I review classical music and jazz concerts. My editor says you are not a critic, do not critique the music or the performance. While sometimes I come close to critiquing the music; I hold back. But other times, there’s an urge to pull a piece of music apart and suggest that, hey, maybe this could have been done or I’d say that this will work better, that’s the composer in me.
There is some talk about how too much dissection can ruin a work of art. I agree that overly analysed works of art can take the enjoyment away from what they provide.
One of the odd things about being a concert reviewer is that most times, I fail to enjoy the music for what it is when I’m reviewing. I’m too focused on how to write about it, the audience reactions and the player’s efforts. Then, I miss the full experience of the sounds and the quality of the piece.
As a composer, my main priority is for people to enjoy my music. I spend vast hours just listening to and enjoying music, especially by little known composers. But it is so hard to find them. English composer George Sainton Kaye Butterworth (1885-1916) is not regularly heard today. He created what I call sound paintings. Butterworth’s The Banks of Green Willow is perhaps his most known piece. I class this as enjoyable music. It sounds plaintive and dreamy, and it tells an aural story.
George Butterworth: The Banks of Green Willow
Butterworth’s Two English Idylls are in a similar vein as his Green Willow. I also find the music of Albert William Ketèlbey (1875-1959) highly enjoyable, in fact, I love his works. In this edited version of his Bells across the Meadows, you might hear similarities to Butterworth’s music. Or perhaps it’s the other way around.
George Butterworth: Two English Idylls – No.1
Albert Ketelbey: Bells across the Meadows
Some people critique and class this music as light classical. Light classical is said to be a “less-serious form of traditional Western classical music”, and it rarely gets played. The music of Australian composer Percy Grainger (1882-1961) is sometimes placed in the same category of light music. Grainger’s Country Gardens is perhaps his most popular piece. Is this not enjoyable? Most of his music is very different to this work though.
Percy Grainger plays Grainger (piano rolls)
Let people enjoy music I say. No matter what someone has classed it as, simply let people enjoy music. No one should have to feel embarrassed by their listening habits or by what others say about music.
I hear so much talk about today’s pop music being void of content and meaning. Usually, that’s stated in comparison to the pop music of the 1960s and the 1970s, from people of that time. Surely no one can expect music to remain the same across decades and centuries, but quite a few do. I’m not sure where this type of thinking gets any of us.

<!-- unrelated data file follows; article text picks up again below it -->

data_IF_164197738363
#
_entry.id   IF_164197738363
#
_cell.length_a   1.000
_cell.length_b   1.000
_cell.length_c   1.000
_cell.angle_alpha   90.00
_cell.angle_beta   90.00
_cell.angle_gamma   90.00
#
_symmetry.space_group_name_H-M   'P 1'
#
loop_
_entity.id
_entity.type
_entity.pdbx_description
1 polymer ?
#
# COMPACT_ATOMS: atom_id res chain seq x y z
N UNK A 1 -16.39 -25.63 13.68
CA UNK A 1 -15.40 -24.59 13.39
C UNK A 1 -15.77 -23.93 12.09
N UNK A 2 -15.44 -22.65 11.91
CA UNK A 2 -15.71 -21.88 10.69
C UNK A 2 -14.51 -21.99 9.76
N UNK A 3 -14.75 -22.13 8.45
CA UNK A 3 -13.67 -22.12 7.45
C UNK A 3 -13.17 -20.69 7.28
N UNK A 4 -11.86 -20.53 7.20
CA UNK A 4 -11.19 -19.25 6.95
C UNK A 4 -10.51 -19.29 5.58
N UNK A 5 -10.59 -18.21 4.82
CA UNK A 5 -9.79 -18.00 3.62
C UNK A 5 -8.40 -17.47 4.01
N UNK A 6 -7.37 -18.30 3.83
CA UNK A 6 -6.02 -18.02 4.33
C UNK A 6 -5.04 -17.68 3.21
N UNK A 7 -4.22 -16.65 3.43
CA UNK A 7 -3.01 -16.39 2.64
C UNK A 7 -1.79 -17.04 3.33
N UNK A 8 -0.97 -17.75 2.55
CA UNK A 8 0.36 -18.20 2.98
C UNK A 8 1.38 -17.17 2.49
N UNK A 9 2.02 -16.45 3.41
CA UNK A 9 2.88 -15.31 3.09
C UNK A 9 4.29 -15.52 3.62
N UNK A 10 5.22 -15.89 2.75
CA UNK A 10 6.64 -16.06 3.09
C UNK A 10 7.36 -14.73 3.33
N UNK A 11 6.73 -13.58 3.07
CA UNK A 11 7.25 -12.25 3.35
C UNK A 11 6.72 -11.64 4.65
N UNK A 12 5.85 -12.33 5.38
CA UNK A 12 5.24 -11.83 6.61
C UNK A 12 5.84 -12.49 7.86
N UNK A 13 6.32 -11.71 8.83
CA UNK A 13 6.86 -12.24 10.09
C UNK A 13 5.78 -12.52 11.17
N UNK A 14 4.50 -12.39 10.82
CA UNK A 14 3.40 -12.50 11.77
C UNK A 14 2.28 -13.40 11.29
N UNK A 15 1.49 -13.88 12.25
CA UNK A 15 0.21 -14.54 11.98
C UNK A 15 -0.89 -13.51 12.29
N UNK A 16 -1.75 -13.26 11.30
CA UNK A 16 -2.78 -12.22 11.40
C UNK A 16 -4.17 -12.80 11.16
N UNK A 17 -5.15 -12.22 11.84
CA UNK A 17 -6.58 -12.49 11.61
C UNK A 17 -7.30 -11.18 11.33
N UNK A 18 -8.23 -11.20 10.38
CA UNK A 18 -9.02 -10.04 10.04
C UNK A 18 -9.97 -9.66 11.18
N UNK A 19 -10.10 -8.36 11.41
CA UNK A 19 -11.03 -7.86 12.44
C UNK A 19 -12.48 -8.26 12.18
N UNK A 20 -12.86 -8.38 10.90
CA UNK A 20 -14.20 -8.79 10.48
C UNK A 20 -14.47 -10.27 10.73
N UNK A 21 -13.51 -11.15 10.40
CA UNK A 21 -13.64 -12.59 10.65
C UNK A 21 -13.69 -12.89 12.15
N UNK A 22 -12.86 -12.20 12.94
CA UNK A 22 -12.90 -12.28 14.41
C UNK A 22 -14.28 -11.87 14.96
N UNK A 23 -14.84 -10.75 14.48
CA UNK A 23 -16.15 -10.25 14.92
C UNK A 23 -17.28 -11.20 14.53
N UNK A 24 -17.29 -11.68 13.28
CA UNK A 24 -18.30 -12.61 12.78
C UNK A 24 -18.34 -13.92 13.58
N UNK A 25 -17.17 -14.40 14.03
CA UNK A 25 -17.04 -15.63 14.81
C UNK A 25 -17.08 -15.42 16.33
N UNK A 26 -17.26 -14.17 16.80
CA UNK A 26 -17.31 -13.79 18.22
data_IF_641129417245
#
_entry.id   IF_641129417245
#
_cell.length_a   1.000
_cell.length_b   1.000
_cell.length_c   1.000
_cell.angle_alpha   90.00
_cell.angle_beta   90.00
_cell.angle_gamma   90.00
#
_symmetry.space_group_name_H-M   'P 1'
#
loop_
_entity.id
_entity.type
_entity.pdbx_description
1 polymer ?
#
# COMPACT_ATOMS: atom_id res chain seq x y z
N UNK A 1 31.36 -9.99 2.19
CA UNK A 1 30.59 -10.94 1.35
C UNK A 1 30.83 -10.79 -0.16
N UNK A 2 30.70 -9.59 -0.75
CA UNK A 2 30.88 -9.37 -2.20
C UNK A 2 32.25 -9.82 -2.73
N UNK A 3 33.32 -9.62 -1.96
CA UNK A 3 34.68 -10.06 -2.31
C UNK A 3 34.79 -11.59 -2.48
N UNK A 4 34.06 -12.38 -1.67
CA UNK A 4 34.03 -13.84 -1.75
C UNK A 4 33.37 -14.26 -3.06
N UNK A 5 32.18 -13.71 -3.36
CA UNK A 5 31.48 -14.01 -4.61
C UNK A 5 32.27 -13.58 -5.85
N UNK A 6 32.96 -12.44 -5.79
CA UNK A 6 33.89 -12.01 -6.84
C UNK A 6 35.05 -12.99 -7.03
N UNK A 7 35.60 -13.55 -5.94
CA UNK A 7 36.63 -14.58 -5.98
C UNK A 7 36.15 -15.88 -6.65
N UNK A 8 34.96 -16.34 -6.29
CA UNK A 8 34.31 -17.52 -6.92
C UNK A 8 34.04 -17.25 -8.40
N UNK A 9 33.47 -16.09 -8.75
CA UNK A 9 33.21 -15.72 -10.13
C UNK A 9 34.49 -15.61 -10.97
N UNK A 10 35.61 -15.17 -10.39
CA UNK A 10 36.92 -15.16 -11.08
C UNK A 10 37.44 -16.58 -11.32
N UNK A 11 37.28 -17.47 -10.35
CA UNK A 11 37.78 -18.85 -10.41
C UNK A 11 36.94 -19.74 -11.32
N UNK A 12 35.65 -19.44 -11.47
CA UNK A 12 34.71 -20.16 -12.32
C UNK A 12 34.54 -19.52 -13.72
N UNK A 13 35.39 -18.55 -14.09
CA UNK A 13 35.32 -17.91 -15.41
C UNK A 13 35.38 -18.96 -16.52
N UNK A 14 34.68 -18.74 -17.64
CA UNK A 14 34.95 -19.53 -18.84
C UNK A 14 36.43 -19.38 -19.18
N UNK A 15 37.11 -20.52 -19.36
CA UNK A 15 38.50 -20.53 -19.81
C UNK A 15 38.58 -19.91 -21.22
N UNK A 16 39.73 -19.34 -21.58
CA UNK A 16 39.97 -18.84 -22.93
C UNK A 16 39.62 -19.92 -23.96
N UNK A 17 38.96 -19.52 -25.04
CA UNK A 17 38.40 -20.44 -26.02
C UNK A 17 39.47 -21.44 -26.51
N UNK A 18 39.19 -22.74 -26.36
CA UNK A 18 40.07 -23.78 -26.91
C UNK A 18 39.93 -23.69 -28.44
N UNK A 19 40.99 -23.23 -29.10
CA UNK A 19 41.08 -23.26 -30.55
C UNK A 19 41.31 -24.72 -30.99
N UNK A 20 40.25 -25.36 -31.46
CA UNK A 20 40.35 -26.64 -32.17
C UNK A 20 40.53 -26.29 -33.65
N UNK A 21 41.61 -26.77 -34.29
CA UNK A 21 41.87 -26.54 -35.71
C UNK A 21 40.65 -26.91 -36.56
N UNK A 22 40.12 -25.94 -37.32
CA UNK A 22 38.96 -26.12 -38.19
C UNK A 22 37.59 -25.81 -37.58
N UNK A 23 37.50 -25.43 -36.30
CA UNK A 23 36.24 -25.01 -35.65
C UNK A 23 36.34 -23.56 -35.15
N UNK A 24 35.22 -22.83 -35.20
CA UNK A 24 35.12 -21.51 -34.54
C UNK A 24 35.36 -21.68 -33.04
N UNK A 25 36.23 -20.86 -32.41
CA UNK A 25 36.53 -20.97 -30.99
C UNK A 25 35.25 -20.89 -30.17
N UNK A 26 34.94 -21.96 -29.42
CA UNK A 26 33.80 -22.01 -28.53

I do not write my music in the style that most contemporary composers write. This is the first movement of my String Concerto No. 4. If you listen to contemporary classical music, you will know that it is clearly unlike the music of almost every living composer. When I say let people enjoy music, I say equally, let people create the music they want.
Unfortunately, the reply I get from groups and orchestras that might potentially play my music is, cool, create what you want, just don’t expect us to perform it if it doesn’t fit into today’s style. They are not saying it is bad music, they are saying it’s not for their audiences: they are gagging it.
There is way too much censoring of music today. Censorship in classical music is rife across the world. Music is censored because it is not popular, or it does not fit the made-up restrictive categories that some music programmers or conductors apply to certain composers and particular styles of music.
We seldom hear the Dutch composer Henriëtte Bosmans today. She has written many major works. Once, she was quite popular. Her glorious Poème for Cello and Orchestra is a yearning, awe-inspiring piece of music. Outside her home country, she is rarely heard anymore. I could name another 1000 composers whose works are almost never performed. Most of them are women; they get censored because they are women.
Henriëtte Bosmans: Poème for cello and orchestra
The same goes for my favourite Australian composer, Margaret Sutherland. Her Haunted Hills is a towering work. Margaret Sutherland has been called the mother of Australian music and even its matriarch. I’d just call her a damn good composer. But we seldom hear her music played anywhere. While there is a slight revival of her music happening now, Sutherland’s quality music is way underrepresented across every medium in Australia and beyond.
Margaret Sutherland: Haunted Hills (Melbourne Symphony Orchestra; John Hopkins, cond.)
Let people enjoy music no matter who has written it or whatever style it is. No one has the right to censor music, but they still do. You and I are missing out on experiencing the sounds of our generation. We are also deprived of certain music of the past that is just as good as any of the popular music performed in concert halls and heard on the radio. Let people enjoy music—all music.
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